I’d rather cry than judge

  • By TARI STAGE-HARVEY
  • Sunday, October 25, 2015 1:00am
  • Neighbors

There were three things I made Shepherd of the Valley Lutheran Church aware of before they hired me.

1. I hate Precious Moments statues. No idea why they bother me other than their big eyes freak me out and I promise to smash them to tiny bits if anyone ever gets me one.

2. I will steal your pen if you let me come anywhere near it. I absorb them into my skin unconsciously.

3. I cry. And my nose runs. And my face gets blotchy. If you want me to stay in emotional control all the time, then . . . I don’t really have anything to finish that with because it’s just not an option. I wear everything I’m feeling and most things I’m thinking pretty close to the surface.

So it probably won’t come as a huge shock that I cried at a memorial I recently did. It was sad; a beautiful young life cut way too short. I made it through three eulogies just fine. But, the fiance cut me to the core with her dashed hopes of a life together and her profound sorrow.

Everyone was crying so I don’t feel too badly, but I did have to ask the kind lady in the front row to pass me some tissues because my nose was starting to drip on my sermon. Pleasant. Especially in front of hundreds of people.

It could have been embarrassing, but I didn’t feel embarrassed. I get embarrassed when I realize I just went through my whole day with my pants on backwards or my shirt inside out. Not that it’s ever happened. I normally realize halfway through my day.

I didn’t expect to cry. I didn’t know the young man or the family and on paper he seemed a troubled young man. It was in the midst of the fiance’s stories when he became every child, brother and love.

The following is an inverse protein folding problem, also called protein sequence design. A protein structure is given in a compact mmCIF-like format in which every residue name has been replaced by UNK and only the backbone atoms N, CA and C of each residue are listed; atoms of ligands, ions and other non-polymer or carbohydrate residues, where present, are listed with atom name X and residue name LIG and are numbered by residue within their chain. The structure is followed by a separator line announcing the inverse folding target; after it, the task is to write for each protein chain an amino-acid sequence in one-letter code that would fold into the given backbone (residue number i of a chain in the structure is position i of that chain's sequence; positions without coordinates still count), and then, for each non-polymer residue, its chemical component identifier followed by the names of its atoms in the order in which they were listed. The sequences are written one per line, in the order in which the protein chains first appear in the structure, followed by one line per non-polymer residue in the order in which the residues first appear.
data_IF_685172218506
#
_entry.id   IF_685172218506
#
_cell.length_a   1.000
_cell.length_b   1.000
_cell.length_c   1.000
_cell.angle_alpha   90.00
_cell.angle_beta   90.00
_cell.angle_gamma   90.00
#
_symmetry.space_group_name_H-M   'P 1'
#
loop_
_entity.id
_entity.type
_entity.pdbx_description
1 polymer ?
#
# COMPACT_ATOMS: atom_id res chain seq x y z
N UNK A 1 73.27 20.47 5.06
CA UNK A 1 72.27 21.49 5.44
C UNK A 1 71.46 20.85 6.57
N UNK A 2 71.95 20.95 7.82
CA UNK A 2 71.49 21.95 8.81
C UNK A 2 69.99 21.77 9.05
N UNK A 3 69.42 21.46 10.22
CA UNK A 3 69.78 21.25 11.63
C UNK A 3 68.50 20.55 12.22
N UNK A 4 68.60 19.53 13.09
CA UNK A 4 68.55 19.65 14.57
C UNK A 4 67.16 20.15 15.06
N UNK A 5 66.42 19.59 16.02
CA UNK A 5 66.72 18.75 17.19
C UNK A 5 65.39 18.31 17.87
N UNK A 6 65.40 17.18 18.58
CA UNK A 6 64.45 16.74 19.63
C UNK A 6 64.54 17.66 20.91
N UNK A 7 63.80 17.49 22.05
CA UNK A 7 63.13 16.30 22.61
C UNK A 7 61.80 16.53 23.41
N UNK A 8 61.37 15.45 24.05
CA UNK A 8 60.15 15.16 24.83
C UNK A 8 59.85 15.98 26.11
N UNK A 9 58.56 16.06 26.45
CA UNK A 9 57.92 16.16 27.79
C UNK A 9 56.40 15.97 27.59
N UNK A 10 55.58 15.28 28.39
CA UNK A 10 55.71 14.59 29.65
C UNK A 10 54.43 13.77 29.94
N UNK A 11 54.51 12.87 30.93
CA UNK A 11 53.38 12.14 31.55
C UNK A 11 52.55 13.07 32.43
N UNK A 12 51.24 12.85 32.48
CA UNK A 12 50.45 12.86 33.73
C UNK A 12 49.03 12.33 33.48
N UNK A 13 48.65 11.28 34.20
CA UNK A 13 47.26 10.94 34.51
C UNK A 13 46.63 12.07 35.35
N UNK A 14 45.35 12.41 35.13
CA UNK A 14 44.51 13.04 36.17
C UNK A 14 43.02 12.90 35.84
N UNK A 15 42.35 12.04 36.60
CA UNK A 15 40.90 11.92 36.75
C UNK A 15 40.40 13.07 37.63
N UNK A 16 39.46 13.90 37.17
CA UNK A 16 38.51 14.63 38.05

I realized later that the best way to keep the tears at bay and pain under control is to judge and distance. If I go through all the reasons why bad things happen to other families and why they won’t happen to mine, then I can insulate, pretend to be coated in God’s Teflon. If I judge and set myself above, then I can protect myself from their pain. That’s when we pity. We stand above others and call them less fortunate, and shake our heads and fingers as if we care, but it’s got judgment written all over it.

So I suppose I’d rather cry than judge. I’d rather be blotchy than distant.

Jesus doesn’t call us into pity or judgment, but compassion. I would tell you that the Greek for compassion is literally “bowel movement” and my favorite King James passage is Philippians 1:8 where Paul writes, “For God is my record, how greatly I long after you all in the bowels of Jesus Christ.” I would tell you those things, but I’m trying to grow out of my sixth grade mentality.

I will tell you compassion is to suffer with our neighbor. That doesn’t always mean tears and I totally realize tears can be dramatic and manipulative. I try to save those tears for when I get pulled over by the police.

Compassion is being with each other in our pain without judgment and condemnation, but a loving hand to hold and a tissue to offer. It doesn’t mean giving people puppy dog eyes, but showing up to help carry the pain of loss.

I was struck recently with the fact that compassion requires getting close to people. It means physically being with folks and getting to know and love them as they are. This really hit me reading Bryan Stevenson’s “Just Mercy.” He writes, “Proximity has taught me some basic and humbling truths, including the vital lesson: each of us is more than the worst thing we’ve ever done.”

Sometimes I wish I could control my tears (and snot) better, but the only way is to disconnect and I think in my line of work folks would rather keep tissue boxes handy.

• Tari Stage-Harvey is the pastor of Shepherd of the Valley Lutheran Church.

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